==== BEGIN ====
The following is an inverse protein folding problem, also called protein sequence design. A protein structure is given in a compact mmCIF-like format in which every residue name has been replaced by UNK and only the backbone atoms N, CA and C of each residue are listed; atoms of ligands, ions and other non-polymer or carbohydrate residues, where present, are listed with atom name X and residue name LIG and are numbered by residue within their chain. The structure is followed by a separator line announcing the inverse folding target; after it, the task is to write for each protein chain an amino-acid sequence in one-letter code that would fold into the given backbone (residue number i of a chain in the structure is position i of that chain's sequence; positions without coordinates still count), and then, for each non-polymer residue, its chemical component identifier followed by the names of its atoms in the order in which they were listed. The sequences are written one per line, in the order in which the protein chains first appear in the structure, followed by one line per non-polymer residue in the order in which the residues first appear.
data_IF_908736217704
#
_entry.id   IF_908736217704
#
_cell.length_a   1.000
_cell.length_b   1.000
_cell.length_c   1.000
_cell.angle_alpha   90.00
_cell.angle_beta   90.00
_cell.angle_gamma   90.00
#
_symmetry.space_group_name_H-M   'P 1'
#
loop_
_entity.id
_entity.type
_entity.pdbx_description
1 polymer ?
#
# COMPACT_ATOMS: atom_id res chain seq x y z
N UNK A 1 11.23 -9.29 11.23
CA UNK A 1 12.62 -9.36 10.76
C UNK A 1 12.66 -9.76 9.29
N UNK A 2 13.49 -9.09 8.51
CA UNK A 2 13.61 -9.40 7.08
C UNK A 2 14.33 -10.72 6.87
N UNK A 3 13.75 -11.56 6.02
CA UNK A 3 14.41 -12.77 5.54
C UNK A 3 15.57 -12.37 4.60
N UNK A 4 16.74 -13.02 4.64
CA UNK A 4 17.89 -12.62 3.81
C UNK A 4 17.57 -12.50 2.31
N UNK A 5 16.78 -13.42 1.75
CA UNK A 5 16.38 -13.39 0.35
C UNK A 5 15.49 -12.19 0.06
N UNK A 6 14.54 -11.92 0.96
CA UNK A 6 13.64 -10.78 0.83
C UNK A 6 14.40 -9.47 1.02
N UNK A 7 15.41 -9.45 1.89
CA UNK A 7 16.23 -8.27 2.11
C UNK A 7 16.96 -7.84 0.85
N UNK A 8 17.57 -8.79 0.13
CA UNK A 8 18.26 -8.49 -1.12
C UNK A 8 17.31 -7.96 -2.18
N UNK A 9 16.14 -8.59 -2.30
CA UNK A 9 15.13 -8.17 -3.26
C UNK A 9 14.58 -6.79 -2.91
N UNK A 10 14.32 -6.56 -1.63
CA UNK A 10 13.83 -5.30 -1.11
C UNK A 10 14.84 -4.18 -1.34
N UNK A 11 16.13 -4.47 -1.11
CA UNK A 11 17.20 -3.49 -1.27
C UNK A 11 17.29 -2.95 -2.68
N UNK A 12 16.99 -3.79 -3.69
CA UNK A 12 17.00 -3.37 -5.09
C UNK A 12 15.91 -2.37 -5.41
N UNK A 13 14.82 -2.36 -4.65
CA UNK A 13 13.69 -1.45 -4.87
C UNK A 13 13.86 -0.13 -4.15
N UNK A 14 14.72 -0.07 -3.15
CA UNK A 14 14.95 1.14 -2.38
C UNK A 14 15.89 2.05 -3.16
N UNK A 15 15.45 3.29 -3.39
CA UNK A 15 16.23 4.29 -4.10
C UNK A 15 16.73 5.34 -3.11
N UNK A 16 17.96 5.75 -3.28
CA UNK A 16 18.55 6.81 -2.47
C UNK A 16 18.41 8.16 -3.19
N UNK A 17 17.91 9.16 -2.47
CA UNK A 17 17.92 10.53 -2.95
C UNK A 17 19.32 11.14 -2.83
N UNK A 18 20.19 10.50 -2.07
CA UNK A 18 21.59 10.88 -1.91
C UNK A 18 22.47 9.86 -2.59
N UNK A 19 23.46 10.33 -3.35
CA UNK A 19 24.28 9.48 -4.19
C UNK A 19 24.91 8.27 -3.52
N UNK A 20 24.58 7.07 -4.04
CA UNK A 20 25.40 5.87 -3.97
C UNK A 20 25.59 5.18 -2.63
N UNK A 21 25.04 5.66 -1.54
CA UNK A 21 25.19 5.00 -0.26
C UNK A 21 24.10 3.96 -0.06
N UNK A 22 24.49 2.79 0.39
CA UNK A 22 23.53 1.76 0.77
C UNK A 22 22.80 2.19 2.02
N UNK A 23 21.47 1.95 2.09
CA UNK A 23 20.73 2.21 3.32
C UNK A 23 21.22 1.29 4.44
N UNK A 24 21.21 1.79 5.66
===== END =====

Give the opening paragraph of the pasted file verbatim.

The following is an inverse protein folding problem, also called protein sequence design. A protein structure is given in a compact mmCIF-like format in which every residue name has been replaced by UNK and only the backbone atoms N, CA and C of each residue are listed; atoms of ligands, ions and other non-polymer or carbohydrate residues, where present, are listed with atom name X and residue name LIG and are numbered by residue within their chain. The structure is followed by a separator line announcing the inverse folding target; after it, the task is to write for each protein chain an amino-acid sequence in one-letter code that would fold into the given backbone (residue number i of a chain in the structure is position i of that chain's sequence; positions without coordinates still count), and then, for each non-polymer residue, its chemical component identifier followed by the names of its atoms in the order in which they were listed. The sequences are written one per line, in the order in which the protein chains first appear in the structure, followed by one line per non-polymer residue in the order in which the residues first appear.